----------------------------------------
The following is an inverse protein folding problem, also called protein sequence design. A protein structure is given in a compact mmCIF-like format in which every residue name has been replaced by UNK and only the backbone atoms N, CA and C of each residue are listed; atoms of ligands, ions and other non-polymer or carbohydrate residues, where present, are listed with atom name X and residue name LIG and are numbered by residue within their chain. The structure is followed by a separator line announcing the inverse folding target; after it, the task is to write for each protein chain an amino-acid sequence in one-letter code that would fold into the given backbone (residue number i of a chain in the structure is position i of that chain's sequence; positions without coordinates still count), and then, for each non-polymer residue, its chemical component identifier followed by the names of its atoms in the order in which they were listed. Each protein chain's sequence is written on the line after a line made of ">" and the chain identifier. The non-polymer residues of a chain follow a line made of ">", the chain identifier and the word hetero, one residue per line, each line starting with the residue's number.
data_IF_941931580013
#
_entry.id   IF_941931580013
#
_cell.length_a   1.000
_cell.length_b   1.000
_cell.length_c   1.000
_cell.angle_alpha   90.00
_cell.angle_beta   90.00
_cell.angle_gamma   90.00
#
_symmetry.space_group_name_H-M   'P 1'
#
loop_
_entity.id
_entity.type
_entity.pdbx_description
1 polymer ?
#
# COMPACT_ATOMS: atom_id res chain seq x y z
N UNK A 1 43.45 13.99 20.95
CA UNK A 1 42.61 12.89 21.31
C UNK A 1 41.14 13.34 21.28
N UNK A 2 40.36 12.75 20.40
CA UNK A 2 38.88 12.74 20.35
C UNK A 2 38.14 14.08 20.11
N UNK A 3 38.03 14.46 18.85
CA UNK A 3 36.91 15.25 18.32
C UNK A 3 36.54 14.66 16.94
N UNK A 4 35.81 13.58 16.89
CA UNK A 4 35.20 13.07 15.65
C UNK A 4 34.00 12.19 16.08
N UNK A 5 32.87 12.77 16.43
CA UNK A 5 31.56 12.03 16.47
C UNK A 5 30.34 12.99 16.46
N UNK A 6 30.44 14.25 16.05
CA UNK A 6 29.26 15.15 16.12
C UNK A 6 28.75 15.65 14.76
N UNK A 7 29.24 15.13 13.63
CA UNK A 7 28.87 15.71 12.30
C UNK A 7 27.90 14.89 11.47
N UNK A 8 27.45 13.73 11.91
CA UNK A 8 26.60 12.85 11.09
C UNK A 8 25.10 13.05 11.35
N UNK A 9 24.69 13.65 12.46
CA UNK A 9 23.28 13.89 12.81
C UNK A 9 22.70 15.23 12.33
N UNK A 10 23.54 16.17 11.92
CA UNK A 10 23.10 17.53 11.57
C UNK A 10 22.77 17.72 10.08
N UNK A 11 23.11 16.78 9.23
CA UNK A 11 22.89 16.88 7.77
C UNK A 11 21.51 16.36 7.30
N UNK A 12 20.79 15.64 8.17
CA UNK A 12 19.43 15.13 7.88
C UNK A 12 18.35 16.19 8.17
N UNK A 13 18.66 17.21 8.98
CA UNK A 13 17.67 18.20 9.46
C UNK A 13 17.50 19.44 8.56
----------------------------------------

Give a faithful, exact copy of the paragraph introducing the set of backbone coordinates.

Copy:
The following is an inverse protein folding problem, also called protein sequence design. A protein structure is given in a compact mmCIF-like format in which every residue name has been replaced by UNK and only the backbone atoms N, CA and C of each residue are listed; atoms of ligands, ions and other non-polymer or carbohydrate residues, where present, are listed with atom name X and residue name LIG and are numbered by residue within their chain. The structure is followed by a separator line announcing the inverse folding target; after it, the task is to write for each protein chain an amino-acid sequence in one-letter code that would fold into the given backbone (residue number i of a chain in the structure is position i of that chain's sequence; positions without coordinates still count), and then, for each non-polymer residue, its chemical component identifier followed by the names of its atoms in the order in which they were listed. Each protein chain's sequence is written on the line after a line made of ">" and the chain identifier. The non-polymer residues of a chain follow a line made of ">", the chain identifier and the word hetero, one residue per line, each line starting with the residue's number.